Weekly Wire
Austin Chronicle Unrepentant Truths

By Jeremy Reed

If you ask, Tammy Gomez will tell you she works with words. Others have called her an activist and multimedia artist, and to that I'll add punk rocker. Many of her poems center around distaff struggle (A woman who survives is a walking journal of her woes), love (do you trip on inhaling my lips? am I your alice in wonderfuland), and injustice (I read how Burt made her hurt/multiple blows on multiple nights). And if you hear Tammy Gomez read, once, you can't help but to hear her voice deliver the sentences as you read them later, alone.

Gomez, who grew up in Fort Worth, graduated in 1985 from Goucher College, a women's liberal arts college outside Baltimore, Maryland, where she received a B.A. in psychology and pre-legal studies, and began her poetic journey. That path would include a summer spent at the Naropa Institute (otherwise known as the Jack Kerouac School of Disembodied Poetics) in Boulder, Colorado, where she produced a six-month film/video series, The Other Screen, profiling artists, and as writer for the Nokoa: The Observer, covering social issues that included the Women's Action Coalition. By 1994, Gomez was established enough back in Texas to earn the Chronicle's "Best of Austin" poll's "Best In-Your-Face Poet (in Two Languages, No Less)."

Tammy Gomez is currently recording with her band La Palabra, and hopes to join the Honor the Earth tour with them next summer -- a tour that was designed to raise awareness about what is occurring on the reservations, the standard of life, environmental issues, and spirituality. ("It's my heretofore undisclosed fantasy," she charmingly confesses.) Gomez is also actively trying to get more of her work into the classroom at all levels of education. When she's not working on the team that produces the women's magazine show Notes From a Broad on the locally funded station KOOP 91.7 FM, Gomez can be found performing -- solo and with her band -- at such wildly varied venues around Austin as art galleries, the Victory Grill, Resistenca Bookstore, and the recent Texas Observer benefit.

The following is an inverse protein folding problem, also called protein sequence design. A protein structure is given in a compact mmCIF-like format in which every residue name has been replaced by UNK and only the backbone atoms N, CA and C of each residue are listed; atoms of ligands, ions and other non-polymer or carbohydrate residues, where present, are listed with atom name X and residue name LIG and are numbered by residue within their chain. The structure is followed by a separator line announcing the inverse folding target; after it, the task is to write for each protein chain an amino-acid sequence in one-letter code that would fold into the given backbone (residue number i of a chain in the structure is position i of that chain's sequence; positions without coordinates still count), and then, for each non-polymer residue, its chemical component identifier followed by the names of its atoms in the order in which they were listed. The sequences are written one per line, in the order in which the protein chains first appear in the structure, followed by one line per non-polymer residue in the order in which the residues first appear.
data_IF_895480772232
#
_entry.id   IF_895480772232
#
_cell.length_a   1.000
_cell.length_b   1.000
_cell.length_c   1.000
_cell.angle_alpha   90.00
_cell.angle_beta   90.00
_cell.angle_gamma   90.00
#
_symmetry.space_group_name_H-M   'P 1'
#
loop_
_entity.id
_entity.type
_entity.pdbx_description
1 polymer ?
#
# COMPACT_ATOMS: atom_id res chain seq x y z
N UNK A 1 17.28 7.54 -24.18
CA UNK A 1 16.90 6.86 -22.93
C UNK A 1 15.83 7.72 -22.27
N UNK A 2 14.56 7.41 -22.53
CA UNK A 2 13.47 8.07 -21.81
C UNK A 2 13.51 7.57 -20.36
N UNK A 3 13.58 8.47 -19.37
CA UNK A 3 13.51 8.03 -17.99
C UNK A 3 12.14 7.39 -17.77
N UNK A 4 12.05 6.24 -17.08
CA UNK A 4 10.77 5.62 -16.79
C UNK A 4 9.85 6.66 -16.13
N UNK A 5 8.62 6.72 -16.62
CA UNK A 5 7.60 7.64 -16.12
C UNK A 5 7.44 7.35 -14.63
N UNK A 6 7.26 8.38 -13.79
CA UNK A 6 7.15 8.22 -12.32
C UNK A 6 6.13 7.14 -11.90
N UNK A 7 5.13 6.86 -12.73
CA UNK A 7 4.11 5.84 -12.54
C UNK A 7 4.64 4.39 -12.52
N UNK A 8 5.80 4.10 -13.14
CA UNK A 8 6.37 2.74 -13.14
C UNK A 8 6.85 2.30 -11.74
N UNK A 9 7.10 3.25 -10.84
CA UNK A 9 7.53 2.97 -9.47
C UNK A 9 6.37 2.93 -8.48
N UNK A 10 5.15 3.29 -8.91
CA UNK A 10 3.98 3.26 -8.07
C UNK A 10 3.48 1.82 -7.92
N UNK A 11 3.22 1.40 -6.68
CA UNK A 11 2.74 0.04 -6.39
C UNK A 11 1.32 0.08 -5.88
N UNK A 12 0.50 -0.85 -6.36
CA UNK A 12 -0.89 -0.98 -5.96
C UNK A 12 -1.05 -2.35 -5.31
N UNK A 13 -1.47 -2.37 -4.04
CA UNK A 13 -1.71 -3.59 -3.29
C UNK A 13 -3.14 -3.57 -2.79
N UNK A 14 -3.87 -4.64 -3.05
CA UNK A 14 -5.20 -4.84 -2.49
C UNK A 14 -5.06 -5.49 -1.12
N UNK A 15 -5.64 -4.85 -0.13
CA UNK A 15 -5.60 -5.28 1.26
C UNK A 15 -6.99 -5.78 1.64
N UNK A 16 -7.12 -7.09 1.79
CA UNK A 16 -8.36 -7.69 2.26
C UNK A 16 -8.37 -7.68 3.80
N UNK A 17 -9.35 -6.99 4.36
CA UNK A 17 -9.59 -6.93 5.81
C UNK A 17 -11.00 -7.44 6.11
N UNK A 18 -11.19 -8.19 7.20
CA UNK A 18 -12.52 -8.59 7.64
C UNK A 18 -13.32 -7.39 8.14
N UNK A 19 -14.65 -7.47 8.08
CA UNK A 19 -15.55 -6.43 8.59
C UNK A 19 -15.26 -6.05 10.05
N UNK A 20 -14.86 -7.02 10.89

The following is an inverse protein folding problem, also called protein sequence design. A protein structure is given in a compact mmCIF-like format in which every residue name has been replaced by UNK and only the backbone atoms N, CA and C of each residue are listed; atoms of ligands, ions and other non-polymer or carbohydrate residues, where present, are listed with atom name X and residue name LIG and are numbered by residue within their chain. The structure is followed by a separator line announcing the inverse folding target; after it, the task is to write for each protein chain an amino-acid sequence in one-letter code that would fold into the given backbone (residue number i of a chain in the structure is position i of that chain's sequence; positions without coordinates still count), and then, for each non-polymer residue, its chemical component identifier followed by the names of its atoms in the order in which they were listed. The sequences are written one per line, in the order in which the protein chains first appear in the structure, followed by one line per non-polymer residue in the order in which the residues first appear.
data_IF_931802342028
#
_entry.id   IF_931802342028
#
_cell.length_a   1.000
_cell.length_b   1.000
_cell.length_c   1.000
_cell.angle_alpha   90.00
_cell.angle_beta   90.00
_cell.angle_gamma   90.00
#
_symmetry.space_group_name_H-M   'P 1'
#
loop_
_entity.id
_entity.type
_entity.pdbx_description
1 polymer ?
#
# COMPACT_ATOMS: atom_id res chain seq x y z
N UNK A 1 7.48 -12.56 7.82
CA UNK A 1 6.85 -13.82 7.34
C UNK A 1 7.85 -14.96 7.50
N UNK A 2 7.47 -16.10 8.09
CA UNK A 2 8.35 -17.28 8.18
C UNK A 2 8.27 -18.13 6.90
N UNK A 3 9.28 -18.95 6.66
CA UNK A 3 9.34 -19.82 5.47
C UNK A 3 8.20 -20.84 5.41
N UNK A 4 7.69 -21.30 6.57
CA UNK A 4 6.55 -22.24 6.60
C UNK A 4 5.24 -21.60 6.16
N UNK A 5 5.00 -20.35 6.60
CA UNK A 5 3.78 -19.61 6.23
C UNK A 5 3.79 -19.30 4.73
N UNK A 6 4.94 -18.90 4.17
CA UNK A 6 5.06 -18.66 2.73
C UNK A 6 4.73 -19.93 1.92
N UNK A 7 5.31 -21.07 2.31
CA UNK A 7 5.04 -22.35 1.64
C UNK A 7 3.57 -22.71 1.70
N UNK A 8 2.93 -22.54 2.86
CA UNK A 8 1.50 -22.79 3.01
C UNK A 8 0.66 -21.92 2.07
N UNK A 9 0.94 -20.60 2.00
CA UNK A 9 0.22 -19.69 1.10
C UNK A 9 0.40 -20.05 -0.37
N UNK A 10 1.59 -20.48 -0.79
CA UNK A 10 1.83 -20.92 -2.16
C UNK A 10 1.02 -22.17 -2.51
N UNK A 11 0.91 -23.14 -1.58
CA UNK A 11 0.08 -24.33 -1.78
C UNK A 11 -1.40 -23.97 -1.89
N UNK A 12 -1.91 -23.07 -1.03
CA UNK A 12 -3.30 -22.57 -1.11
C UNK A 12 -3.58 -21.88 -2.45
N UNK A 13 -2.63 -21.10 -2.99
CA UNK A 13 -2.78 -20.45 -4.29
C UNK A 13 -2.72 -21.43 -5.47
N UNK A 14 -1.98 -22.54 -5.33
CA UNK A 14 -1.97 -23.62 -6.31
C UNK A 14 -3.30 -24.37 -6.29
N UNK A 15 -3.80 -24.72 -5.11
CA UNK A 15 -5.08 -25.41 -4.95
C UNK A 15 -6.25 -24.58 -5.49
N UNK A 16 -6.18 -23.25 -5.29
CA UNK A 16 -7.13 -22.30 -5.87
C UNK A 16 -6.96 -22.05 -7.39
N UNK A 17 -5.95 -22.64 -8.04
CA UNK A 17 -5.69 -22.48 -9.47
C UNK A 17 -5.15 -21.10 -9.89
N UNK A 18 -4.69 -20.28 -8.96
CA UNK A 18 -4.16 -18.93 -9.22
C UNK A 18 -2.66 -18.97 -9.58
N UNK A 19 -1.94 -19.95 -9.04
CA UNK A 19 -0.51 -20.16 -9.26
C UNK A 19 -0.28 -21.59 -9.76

As we talked one night at Kerbey Lane Cafe, Tammy Gomez said more than a few things that stayed with me long after she departed. One of those thoughts was the idea of poets and respect, about which she said that she wanted for herself and other poets "to be listened to more and not to be regarded as pop artists with mile-a-minute, pop culture rhetoric, but with wise thoughts, with impressions from what life is really like for us." In the arena of spoken word, where Sandra Bernhard is mirrored more than Sandra Cisneros, Tammy Gomez, at 34 years old, has stood out and found a place to speak, and many are listening.

The following is but a portion of our conversation, because if you have seen Gomez read or heard her perform with her band, La Palabara, you will know she always has more to say. As a friend of Gomez's once described one of her poems, she is like coffee without the cup.

Austin Chronicle: Do you think all of your poems are meant to be read aloud?

Tammy Gomez: The poetry I perform certainly I feel it gets sent off better to do its work, if it's performed, than if I put it in a book. I'm kind of a dotty, overprotective mother. I just want to make sure that my kid gets respected. There's a quality of using your voice that cannot be captured on paper.

AC: When did you first say, `I'm a poet'?

TG: When I was full past the age of 25.

AC: Why 25?

TG: I had to be silent for a long time. I had to learn how to use my voice in a way that I would not be ignored or interrupted or have my words be undermined. The way to earn that stature, that place, is to know what the fuck you really mean and what you believe, and put that down and put only that down. Don't put trash down. Don't put `maybe I feel this' or `yeah, I noticed this, I perceived this, and it kinda looked like this.' Don't hem and haw. Don't beat around the bush. Be precise and very exact, so that there is no denying that you hit the nail on the head. It took many years for me to come to that.

AC: Did you start writing poetry in college?

TG: Not until after college. [During college] I was reading voraciously and listening to a lot of punk -- a lot of loud-mouthed people like Jello Biafra, the Dead Kennedys, Black Flag, Ian MacKaye. I knew something was shaping and forming inside of me. As an adult, being humble and knowing that just because I experienced one thing, one time, didn't mean I was an expert on it. I had to be sure about the impressions I thought.